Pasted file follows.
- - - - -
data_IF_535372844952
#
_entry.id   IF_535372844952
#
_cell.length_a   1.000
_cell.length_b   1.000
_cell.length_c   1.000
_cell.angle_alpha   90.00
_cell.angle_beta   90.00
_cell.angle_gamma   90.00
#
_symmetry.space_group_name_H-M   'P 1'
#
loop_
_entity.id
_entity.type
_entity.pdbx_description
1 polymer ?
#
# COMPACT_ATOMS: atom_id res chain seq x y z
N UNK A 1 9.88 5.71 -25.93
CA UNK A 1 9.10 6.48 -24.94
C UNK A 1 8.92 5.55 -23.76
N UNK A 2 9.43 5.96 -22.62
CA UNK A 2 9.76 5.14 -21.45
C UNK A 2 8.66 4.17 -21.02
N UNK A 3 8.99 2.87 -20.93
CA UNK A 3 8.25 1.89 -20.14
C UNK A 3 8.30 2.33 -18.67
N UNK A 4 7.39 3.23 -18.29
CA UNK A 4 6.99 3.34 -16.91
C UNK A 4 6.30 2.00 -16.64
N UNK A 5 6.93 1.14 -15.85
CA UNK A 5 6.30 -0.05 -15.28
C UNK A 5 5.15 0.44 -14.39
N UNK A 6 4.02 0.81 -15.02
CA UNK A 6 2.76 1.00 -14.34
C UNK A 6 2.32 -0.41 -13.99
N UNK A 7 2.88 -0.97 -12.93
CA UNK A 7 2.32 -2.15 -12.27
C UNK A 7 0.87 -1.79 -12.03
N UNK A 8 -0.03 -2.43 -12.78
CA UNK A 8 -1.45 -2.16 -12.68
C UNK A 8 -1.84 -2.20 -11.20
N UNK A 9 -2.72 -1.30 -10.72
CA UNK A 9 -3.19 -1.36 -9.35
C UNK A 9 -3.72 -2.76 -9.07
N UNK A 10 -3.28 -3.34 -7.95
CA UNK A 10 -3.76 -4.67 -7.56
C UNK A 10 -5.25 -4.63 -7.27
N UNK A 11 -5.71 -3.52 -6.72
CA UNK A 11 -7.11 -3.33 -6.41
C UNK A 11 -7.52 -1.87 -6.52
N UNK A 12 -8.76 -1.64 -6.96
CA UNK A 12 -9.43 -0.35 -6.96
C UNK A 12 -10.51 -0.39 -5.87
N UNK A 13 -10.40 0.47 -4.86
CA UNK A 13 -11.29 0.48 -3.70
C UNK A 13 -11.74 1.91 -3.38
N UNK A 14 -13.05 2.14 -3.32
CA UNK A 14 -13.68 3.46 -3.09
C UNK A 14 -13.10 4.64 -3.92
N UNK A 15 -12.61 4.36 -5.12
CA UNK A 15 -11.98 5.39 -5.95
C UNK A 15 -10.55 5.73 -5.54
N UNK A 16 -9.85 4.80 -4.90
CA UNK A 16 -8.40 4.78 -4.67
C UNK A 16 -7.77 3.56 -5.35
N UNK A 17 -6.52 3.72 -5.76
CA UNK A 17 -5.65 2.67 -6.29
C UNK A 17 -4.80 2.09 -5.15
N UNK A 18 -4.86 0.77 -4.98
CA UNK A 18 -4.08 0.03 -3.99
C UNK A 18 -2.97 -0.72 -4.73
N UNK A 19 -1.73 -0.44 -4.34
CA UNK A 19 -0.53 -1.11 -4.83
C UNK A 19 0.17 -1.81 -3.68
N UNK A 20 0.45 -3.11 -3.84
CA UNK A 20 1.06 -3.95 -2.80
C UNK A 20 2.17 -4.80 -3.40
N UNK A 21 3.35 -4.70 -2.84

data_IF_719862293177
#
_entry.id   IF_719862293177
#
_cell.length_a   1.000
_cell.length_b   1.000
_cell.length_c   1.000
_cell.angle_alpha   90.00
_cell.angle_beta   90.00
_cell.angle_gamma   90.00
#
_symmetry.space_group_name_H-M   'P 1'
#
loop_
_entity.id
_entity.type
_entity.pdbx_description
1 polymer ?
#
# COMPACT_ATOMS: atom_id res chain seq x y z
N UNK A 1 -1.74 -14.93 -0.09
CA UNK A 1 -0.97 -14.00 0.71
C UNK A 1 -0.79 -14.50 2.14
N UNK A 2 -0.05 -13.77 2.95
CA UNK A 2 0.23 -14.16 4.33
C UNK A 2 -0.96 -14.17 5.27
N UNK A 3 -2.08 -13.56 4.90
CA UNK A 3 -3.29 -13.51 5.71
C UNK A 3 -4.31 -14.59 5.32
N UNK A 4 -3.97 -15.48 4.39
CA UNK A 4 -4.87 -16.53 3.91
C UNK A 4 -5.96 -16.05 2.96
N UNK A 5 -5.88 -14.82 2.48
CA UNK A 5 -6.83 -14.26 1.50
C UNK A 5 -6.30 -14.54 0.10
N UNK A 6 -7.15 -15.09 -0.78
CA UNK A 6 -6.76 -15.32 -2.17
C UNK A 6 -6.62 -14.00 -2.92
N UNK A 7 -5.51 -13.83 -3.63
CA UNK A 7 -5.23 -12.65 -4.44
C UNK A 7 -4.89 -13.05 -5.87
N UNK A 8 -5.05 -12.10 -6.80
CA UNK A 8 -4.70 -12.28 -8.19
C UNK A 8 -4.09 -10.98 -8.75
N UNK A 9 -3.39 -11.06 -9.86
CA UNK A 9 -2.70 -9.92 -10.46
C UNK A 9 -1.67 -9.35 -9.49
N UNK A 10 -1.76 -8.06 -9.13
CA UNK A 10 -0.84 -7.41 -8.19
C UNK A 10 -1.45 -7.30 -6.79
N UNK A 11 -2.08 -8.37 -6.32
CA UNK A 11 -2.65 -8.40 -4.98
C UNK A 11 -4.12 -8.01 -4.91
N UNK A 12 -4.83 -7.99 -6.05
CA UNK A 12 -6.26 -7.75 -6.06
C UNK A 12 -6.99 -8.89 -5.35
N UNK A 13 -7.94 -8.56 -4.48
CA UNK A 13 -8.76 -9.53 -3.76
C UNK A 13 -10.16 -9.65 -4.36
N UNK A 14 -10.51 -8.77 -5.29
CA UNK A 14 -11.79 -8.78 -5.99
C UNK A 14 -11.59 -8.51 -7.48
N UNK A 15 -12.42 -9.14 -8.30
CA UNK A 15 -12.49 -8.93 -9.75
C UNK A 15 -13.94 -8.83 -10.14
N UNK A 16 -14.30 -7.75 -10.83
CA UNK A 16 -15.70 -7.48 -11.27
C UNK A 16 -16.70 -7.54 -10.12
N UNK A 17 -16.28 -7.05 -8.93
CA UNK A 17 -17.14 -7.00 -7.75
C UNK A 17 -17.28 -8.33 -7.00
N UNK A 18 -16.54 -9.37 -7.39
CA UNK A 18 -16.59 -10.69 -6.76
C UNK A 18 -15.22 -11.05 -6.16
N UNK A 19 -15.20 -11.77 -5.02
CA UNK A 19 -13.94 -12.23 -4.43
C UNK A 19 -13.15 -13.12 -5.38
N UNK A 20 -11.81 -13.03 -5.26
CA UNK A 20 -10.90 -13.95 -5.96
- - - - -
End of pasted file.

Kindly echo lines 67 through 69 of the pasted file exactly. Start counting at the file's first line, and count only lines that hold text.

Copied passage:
CA UNK A 16 -8.40 4.78 -4.67
C UNK A 16 -7.77 3.56 -5.35
N UNK A 17 -6.52 3.72 -5.76